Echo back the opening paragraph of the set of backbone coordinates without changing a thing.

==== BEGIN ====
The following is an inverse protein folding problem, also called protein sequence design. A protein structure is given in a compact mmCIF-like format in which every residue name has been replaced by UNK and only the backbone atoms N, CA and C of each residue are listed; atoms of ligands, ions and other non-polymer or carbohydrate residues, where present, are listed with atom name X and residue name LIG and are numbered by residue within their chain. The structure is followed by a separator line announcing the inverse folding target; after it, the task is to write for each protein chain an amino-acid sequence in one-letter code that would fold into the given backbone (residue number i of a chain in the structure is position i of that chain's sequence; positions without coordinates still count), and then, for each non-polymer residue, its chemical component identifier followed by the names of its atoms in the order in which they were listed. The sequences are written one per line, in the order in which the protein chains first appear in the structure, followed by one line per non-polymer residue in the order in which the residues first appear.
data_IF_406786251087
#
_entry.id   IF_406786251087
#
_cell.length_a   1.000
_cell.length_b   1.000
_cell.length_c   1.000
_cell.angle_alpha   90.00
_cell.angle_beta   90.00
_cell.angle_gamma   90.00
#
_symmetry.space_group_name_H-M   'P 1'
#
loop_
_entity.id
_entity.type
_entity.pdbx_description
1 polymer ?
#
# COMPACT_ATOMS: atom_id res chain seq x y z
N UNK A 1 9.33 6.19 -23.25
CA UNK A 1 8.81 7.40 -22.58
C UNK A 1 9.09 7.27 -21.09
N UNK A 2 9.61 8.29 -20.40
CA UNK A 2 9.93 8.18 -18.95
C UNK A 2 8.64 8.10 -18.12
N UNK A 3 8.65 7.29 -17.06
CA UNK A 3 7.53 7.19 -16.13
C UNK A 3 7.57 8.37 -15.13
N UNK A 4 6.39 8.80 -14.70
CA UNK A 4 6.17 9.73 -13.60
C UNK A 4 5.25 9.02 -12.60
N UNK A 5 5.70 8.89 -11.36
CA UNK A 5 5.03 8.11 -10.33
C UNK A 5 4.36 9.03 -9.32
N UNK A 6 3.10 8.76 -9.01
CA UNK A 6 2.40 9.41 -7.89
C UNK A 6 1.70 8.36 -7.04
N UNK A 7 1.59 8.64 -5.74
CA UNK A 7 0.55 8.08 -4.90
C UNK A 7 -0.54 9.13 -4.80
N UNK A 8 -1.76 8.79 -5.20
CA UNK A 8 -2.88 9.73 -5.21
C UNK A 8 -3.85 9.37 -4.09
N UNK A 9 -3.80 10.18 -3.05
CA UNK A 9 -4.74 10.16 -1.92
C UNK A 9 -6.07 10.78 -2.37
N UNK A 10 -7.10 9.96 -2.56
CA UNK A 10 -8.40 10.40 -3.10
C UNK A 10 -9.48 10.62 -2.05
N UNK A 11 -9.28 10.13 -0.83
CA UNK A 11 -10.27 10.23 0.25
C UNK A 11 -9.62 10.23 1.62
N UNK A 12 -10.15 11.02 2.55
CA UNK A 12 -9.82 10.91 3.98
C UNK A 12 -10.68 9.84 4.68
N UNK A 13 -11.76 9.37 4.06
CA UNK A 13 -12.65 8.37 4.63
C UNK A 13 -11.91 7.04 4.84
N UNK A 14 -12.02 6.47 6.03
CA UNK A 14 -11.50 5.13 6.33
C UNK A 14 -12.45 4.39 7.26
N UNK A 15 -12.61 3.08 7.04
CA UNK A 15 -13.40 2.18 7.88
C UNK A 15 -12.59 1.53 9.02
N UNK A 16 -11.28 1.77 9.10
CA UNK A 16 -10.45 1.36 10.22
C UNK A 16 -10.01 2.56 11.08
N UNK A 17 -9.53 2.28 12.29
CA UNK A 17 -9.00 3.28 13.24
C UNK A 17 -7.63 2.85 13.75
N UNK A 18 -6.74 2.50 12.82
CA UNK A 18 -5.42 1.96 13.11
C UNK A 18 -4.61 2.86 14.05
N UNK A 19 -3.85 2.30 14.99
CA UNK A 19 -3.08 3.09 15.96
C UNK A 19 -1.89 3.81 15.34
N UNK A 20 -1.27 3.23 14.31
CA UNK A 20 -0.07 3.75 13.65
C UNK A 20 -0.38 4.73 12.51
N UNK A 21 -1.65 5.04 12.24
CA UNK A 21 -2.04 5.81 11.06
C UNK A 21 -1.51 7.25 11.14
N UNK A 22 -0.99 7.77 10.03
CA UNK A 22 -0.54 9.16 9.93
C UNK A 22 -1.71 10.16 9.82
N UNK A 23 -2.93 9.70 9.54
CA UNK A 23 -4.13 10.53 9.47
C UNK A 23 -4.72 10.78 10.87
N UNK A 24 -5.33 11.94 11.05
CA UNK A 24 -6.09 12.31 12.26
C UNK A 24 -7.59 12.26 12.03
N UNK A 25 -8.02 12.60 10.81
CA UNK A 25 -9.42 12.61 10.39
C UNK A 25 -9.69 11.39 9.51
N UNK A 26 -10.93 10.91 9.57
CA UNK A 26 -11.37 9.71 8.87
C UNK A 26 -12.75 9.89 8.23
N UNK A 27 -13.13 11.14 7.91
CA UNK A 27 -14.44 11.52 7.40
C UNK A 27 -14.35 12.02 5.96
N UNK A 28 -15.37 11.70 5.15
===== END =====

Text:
The following is an inverse protein folding problem, also called protein sequence design. A protein structure is given in a compact mmCIF-like format in which every residue name has been replaced by UNK and only the backbone atoms N, CA and C of each residue are listed; atoms of ligands, ions and other non-polymer or carbohydrate residues, where present, are listed with atom name X and residue name LIG and are numbered by residue within their chain. The structure is followed by a separator line announcing the inverse folding target; after it, the task is to write for each protein chain an amino-acid sequence in one-letter code that would fold into the given backbone (residue number i of a chain in the structure is position i of that chain's sequence; positions without coordinates still count), and then, for each non-polymer residue, its chemical component identifier followed by the names of its atoms in the order in which they were listed. The sequences are written one per line, in the order in which the protein chains first appear in the structure, followed by one line per non-polymer residue in the order in which the residues first appear.